Pre-Texts in Bahamas

Nassau , Bahamas

Open workshop

Non Government Organization

Day 1, Session #1:

Large wrap-around verandas at the National Art Gallery of the Bahamas provided the expansive setting for the workshop. An officious gallery director helped define the parameters of the space as the participants filtered onto the open-air second floor. The participants were mostly young, enthusiastic artists, teachers and community workers.

The circle is the modus operandi of Pre-Text and the twenty individuals did warm-ups. First we introduced ourselves by catching a ball made from newspaper, throwing it, one to the other. It is important that all speak once before anyone speaks twice, and it’s up to each to be aware if the person next to him or her has not spoken. A gentle elbow will do. After everyone had said their name and professional role, Doris playfully made and started throwing more paper balls and mayhem broke out as a cacophony of names was shouted out.

The second warm-up was to break into pairs, shake hands, and then have one partner free him or herself to consider how to complete the other partner’s pose. Once a complement was achieved, the other freed him or herself, and we continued to alternate, creating human “sculptures” that were hilarious and intimate.

The workshop moved rhythmically as Doris introduced the concepts of Pre-Texts between warm-up exercises. The primary focus was reading of a text from Carl Sagan’s Cosmos, while participants sat at tables and made book covers that responded to the text. Doing while listening, as workers had been doing in tobacco “factories” for almost two centuries. It was a surreal moment with Doris standing on a chair, oratory style, while participants were trying to grasp this collision of mind and body. Then everyone asked a question of the text and “published” it on our clothesline.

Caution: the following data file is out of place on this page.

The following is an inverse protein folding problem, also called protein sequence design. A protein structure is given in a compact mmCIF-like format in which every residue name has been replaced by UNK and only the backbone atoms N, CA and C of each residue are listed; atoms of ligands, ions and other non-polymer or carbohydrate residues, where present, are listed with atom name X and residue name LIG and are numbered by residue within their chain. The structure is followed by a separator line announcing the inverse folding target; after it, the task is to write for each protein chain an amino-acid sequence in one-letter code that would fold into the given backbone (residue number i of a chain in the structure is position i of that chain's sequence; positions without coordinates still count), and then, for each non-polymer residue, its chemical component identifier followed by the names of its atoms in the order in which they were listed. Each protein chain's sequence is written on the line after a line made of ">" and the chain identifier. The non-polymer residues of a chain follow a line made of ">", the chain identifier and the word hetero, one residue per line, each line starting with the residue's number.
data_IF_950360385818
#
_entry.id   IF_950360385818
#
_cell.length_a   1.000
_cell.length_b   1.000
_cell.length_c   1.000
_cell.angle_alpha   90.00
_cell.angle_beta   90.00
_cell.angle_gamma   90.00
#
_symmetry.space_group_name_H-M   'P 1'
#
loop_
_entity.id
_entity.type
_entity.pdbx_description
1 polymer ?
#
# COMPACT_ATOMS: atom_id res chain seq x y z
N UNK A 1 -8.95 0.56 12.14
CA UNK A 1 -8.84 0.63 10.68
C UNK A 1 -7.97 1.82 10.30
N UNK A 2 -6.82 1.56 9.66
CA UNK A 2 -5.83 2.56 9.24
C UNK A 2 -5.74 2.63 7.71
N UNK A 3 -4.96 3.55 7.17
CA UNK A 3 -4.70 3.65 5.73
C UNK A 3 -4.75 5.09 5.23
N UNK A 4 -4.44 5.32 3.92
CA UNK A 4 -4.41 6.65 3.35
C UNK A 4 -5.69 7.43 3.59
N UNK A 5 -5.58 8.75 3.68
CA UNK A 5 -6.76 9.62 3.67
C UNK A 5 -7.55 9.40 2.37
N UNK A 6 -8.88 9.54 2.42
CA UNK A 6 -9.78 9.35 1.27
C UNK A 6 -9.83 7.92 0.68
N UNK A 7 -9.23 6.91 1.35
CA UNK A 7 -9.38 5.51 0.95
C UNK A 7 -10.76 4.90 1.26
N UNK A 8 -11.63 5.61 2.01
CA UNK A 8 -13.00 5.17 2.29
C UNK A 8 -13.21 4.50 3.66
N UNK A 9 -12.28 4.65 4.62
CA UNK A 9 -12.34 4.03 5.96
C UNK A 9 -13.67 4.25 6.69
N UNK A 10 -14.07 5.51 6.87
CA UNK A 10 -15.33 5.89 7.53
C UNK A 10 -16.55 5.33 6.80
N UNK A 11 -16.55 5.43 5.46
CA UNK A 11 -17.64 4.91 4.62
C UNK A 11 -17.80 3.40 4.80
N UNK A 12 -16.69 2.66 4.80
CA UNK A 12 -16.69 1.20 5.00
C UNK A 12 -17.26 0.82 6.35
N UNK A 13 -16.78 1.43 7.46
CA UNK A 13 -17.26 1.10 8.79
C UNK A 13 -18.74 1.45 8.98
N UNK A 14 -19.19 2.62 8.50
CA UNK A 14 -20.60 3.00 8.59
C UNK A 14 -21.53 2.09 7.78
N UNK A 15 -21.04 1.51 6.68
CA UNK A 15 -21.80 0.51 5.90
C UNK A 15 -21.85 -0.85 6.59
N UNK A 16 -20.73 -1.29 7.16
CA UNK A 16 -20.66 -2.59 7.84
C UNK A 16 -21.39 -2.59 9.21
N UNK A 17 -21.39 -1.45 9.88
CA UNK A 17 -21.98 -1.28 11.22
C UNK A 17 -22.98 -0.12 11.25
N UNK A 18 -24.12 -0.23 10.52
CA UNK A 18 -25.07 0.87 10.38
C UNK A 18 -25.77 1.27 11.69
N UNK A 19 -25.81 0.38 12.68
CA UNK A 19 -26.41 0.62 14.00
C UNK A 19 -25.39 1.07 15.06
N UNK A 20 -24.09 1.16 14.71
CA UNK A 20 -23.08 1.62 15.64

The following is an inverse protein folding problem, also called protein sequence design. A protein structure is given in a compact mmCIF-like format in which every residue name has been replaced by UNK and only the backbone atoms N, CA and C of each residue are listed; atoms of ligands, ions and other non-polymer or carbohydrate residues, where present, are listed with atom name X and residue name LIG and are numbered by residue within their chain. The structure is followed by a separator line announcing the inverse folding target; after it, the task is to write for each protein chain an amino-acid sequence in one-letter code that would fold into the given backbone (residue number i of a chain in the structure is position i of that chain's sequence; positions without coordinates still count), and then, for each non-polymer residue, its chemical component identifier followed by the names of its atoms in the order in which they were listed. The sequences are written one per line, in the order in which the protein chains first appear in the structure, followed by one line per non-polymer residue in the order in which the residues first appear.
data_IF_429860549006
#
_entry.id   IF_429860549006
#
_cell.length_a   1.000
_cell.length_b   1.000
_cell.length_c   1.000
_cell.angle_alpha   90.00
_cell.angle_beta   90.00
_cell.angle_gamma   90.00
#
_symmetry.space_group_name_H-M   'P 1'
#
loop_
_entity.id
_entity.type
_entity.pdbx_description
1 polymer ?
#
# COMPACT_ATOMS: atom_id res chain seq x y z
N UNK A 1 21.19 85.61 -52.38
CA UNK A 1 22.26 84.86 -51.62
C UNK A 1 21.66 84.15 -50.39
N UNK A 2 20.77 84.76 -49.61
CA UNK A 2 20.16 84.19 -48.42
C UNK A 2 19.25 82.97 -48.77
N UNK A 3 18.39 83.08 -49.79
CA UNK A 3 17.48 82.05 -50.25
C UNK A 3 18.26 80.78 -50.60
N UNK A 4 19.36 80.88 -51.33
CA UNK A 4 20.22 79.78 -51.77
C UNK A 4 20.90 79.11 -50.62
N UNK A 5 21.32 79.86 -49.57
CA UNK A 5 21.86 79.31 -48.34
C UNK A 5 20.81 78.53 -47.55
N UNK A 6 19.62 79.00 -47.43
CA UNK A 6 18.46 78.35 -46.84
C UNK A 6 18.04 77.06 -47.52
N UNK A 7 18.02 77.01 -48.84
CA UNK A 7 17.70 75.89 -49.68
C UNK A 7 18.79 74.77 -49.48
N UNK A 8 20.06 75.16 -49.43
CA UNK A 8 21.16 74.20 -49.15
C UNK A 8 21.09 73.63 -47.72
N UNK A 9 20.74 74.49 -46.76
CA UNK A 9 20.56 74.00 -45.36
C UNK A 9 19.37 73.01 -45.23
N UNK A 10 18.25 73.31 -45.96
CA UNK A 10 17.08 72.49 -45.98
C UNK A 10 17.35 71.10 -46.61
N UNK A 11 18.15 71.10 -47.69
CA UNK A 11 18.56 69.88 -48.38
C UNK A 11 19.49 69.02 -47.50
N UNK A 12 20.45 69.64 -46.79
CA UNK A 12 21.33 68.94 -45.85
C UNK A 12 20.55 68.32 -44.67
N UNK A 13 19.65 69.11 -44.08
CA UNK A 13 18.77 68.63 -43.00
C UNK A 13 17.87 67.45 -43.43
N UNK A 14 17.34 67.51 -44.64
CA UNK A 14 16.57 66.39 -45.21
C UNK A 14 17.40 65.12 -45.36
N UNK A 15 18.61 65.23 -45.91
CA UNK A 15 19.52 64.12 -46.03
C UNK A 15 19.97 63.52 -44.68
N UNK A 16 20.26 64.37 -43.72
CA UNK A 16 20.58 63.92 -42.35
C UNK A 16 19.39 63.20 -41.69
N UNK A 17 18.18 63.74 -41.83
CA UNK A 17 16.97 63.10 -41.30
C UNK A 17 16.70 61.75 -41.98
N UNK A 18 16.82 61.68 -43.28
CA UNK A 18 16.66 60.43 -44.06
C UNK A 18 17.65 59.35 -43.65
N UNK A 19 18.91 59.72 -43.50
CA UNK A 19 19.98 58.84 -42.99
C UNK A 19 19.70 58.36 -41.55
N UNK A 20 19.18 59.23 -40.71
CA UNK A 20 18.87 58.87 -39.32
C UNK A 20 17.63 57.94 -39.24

The challenge of playing with texts became wonderfully obvious when participant pairs pantomimed a specific line from the text, which required all to scan the chapter to find the right reference. This was both difficult and rewarding, with many Ah-Ha moments.

Facilitators in training will lead sessions the rest of the week. With Carla’s help, a schedule was set up for the next few days, with individuals or pairs given about an hour each.

Day 2, Session #2:

Jason drove us from the hotel to the site and remarked about the subtle haze in the sky, while Doris was entranced by the turquoise color of the ocean and the warmth.

We arrived and immediately began to set up; the clothesline was still hanging with questions between the white pillars where “tangents” (readings and articles stimulated by the Cosmos text) were now being published. Jason and Marco - Improve/Comedy - presented an idea, which at first was confusing and elicited much discussion. But once the framework was understood it flowed like honey. Each person wrote short words or phrases from the text, which were then put in a basket. Short scenarios were introduced and the dialogue was fueled by the random texts selected. Whether selling pastry at a bakery or talking to someone in the grave, the drama revved up like ancient Greek theater. Much laughter.

The second exercise was more problematic and challenging. Anastasia presented the idea of the circle and the Mandela and asked participants to draw a circle and embellish it while the history of the Mandela was read by Carla. The objective was art therapy and Doris had to remind the facilitator that this workshop included therapy but its added value was to encourage youth to read texts. Where was the text? The final display of work on the floor gallery became an intimate exchange of personal stories and challenges. The result was a surprising unity of purpose.

The third facilitator, Carla, invited us to read the text as a dramatic reading, utilizing tone of voice, gesture and emotion. Doris suggested that everyone read a section of the text in whatever dramatic expression he or she chose. A surprising reading followed with voices of boredom, nervousness, anger, exasperation and others.

Day 3, Session #3:

Students arrived and put up their tangents, and we explored the few we had time to discuss, leaving us curious about others. Among tangent was a map of the Caribbean with Costa Rica marked, not by its capital city, San Jose, but by Limon, as Marco noticed. He commented that, of course the preference was Caribbean, because Limon was founded by Marcus Garvey. Jason was frankly surprised.